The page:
Thursday, September 3, 2009
Health Care Town Hall
The Connecticut towns of Washington, Roxbury, and Bridgewater hosted a formal Town Hall at their regional Shepaug Valley High School auditorium, for 5th District Democratic Congressman Chris Murphy. The subject for discussion was national health care reform. Before the event, a small group of pro-reform activists displayed signs outside the auditorium entrance. There were no anti-reform people with signs, but plenty of the attendees engaged the pro-reform people in lively debate out in the lobby.
As people arrived they were asked to sign in, and then if they wanted to ask a question they could write their names on a slip of paper and place it in one of three boxes marked for, against, and undecided. The names would be picked at random and called on by the Congressman for questions.
By the scheduled starting time of 5:30 the auditorium was packed beyond capacity with people filling the aisles and spilling out into the lobby. The Washington First Selectman (that's small town New England for "mayor") introduced Mr. Murphy, who is in favor of health care reform, ending her introduction by stating that she opposes reform. To make things more interesting, the air conditioning was out of order and the room was already getting warm despite a bevy of fans rushed into place on the stage.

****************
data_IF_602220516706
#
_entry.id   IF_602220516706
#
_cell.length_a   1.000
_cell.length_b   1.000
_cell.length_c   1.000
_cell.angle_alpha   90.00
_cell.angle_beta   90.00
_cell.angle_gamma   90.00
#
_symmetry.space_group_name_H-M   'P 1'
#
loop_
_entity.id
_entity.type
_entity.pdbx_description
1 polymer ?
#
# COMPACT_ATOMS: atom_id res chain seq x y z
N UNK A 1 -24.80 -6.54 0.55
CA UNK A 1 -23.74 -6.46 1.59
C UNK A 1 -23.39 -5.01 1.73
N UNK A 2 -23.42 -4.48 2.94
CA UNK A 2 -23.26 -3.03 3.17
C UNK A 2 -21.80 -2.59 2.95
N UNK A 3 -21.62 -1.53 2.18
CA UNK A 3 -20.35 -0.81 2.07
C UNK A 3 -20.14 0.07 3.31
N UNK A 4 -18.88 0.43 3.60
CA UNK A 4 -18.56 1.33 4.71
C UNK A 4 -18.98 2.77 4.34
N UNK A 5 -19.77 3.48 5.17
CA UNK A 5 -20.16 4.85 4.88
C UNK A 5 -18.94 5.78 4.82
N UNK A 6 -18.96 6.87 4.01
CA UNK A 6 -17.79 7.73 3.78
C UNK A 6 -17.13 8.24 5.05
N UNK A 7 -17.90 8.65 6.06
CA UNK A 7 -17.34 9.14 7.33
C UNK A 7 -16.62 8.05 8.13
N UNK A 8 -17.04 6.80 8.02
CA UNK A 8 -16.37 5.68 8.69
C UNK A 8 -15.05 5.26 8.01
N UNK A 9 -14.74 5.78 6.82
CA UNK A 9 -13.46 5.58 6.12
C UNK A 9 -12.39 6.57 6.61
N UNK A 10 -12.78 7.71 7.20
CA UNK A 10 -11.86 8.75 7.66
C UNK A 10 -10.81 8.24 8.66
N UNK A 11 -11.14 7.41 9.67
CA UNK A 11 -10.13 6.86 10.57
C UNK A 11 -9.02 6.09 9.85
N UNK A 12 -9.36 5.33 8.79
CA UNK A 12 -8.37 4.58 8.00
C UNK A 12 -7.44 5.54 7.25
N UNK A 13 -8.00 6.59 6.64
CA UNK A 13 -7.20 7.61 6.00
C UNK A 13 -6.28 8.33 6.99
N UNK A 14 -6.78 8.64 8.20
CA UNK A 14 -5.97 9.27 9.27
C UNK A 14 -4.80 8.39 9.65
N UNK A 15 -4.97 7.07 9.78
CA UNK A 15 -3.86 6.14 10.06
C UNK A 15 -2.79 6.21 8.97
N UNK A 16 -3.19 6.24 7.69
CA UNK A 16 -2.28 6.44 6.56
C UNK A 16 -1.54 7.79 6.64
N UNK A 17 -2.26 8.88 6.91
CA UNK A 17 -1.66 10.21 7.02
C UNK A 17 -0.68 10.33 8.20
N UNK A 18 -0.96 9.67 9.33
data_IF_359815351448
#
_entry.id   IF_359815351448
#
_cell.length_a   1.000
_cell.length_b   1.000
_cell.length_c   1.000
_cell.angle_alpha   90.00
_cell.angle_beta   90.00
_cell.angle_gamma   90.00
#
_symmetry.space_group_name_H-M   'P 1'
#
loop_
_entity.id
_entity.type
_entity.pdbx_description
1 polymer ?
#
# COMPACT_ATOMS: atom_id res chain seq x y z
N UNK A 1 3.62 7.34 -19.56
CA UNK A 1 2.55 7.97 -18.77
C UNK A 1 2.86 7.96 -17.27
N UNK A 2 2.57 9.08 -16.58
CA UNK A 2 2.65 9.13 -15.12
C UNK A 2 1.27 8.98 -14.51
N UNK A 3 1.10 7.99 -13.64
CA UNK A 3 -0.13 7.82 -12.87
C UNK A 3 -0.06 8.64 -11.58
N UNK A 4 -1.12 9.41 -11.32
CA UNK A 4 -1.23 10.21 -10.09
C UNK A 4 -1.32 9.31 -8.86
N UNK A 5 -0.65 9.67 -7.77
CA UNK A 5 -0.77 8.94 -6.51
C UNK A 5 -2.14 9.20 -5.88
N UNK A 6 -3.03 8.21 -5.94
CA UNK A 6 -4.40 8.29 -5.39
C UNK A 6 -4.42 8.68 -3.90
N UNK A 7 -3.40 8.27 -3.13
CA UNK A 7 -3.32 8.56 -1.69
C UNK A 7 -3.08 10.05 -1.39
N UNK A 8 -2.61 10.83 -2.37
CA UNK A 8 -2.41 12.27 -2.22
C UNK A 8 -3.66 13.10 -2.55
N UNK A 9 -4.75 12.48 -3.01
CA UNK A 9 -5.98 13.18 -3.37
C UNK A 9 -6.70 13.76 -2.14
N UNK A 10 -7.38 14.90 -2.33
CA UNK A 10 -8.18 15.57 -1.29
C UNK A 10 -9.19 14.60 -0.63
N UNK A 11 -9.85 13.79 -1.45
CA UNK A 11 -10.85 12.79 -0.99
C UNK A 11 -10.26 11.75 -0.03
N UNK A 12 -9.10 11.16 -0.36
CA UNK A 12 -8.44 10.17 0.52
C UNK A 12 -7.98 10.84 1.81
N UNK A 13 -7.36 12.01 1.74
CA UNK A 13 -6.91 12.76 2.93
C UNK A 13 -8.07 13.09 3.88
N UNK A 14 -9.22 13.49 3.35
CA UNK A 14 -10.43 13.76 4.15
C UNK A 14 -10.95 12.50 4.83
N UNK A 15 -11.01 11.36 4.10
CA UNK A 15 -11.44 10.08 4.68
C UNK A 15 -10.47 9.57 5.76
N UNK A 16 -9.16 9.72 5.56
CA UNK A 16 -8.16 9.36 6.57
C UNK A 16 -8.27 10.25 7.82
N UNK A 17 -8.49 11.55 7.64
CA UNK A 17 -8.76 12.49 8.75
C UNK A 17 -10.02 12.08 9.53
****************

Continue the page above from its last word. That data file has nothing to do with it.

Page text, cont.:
The three towns that make up this school district could be described as upscale rural. Country roads outnumber suburban subdivisions. A hundred miles north of New York City, there are many weekend and vacation homes. Even in the current depressed market, real estate listings under half a million dollars are the exception. It's likely that a higher than normal percentage of residents here enjoy the best that the current American health care system has to offer, with high-end employer-provided health insurance and private supplemental coverage on top of Medicare for many seniors. A preponderance of the questions asked tended toward, "Why rock the boat? Why make wholesale changes to a system we think works the way it is?"
Several questioners asserted that tort reform was the real answer to problems in the health care system. Pro-reform points were made as well, both by questioners and by the Congressman in his answers.
I had to leave after an hour and a half, but what I saw was a large group of people packed into tight and pretty uncomfortable quarters, having an intense but civil discussion of highly charged issues. It looked a lot like the way American democracy is supposed to work.